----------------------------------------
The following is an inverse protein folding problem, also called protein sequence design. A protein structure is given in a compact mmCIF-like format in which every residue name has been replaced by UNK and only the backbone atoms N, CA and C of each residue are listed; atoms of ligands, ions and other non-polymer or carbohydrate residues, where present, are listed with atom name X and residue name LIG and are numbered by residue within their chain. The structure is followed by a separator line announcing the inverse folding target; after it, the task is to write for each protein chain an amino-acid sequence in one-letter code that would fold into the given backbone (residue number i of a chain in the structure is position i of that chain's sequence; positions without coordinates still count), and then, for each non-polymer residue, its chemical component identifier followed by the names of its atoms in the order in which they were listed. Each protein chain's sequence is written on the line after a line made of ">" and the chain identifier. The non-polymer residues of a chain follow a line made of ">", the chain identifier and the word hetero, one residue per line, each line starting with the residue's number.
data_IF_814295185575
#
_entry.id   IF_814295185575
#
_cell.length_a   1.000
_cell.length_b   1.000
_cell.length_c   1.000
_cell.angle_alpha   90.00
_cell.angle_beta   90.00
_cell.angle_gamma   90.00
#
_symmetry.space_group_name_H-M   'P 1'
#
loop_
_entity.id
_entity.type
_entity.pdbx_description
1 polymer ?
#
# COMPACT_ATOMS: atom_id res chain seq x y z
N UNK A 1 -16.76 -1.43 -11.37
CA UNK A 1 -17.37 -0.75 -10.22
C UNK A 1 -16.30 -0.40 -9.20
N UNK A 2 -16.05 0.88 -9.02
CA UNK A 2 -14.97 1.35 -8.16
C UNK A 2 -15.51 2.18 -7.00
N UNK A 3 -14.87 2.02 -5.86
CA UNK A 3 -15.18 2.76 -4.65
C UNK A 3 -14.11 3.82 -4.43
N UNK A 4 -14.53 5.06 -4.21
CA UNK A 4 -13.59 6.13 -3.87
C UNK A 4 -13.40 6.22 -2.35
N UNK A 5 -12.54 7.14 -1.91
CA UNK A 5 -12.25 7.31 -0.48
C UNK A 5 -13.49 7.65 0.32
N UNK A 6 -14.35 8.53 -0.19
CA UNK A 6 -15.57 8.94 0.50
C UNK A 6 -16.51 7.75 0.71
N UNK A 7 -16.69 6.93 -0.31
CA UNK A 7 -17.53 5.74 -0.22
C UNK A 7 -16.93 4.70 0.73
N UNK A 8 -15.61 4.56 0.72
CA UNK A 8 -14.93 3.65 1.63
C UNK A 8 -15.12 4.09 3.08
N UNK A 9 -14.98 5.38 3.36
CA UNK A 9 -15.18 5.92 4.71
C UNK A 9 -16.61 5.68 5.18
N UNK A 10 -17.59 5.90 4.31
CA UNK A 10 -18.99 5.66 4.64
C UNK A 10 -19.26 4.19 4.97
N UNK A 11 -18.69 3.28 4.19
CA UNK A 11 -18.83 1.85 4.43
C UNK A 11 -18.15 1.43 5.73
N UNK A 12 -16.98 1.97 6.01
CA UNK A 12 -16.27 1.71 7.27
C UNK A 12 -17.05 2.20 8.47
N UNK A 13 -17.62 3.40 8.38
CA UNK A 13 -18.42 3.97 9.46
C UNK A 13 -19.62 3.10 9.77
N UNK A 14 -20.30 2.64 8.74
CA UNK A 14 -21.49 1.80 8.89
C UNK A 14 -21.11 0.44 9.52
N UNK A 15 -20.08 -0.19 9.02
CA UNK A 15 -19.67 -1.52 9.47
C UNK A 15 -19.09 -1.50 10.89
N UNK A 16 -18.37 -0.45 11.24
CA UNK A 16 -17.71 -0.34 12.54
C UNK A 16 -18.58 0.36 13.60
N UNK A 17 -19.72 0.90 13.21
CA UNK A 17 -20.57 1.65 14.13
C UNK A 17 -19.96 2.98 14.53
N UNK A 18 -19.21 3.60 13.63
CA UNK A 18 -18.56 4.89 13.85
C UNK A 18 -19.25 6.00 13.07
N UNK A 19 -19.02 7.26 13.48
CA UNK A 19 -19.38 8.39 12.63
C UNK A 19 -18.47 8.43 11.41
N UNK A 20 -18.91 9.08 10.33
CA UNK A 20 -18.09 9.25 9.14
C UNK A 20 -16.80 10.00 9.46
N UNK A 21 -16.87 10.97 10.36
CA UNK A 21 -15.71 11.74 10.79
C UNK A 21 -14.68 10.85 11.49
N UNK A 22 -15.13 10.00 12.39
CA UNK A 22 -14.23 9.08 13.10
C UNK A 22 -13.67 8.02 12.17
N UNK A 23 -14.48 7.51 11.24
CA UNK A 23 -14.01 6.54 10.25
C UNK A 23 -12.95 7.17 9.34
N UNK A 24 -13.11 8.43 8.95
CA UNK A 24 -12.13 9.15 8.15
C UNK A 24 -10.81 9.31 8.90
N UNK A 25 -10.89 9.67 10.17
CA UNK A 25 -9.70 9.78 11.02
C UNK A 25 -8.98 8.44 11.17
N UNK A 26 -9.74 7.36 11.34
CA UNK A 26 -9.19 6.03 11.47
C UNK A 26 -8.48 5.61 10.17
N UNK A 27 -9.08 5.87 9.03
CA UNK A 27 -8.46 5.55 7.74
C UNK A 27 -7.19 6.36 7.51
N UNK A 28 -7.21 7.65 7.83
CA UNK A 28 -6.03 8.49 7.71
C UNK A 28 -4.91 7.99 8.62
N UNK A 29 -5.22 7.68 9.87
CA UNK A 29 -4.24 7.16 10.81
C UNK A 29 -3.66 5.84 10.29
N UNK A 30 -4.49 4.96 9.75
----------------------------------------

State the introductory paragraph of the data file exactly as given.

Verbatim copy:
The following is an inverse protein folding problem, also called protein sequence design. A protein structure is given in a compact mmCIF-like format in which every residue name has been replaced by UNK and only the backbone atoms N, CA and C of each residue are listed; atoms of ligands, ions and other non-polymer or carbohydrate residues, where present, are listed with atom name X and residue name LIG and are numbered by residue within their chain. The structure is followed by a separator line announcing the inverse folding target; after it, the task is to write for each protein chain an amino-acid sequence in one-letter code that would fold into the given backbone (residue number i of a chain in the structure is position i of that chain's sequence; positions without coordinates still count), and then, for each non-polymer residue, its chemical component identifier followed by the names of its atoms in the order in which they were listed. Each protein chain's sequence is written on the line after a line made of ">" and the chain identifier. The non-polymer residues of a chain follow a line made of ">", the chain identifier and the word hetero, one residue per line, each line starting with the residue's number.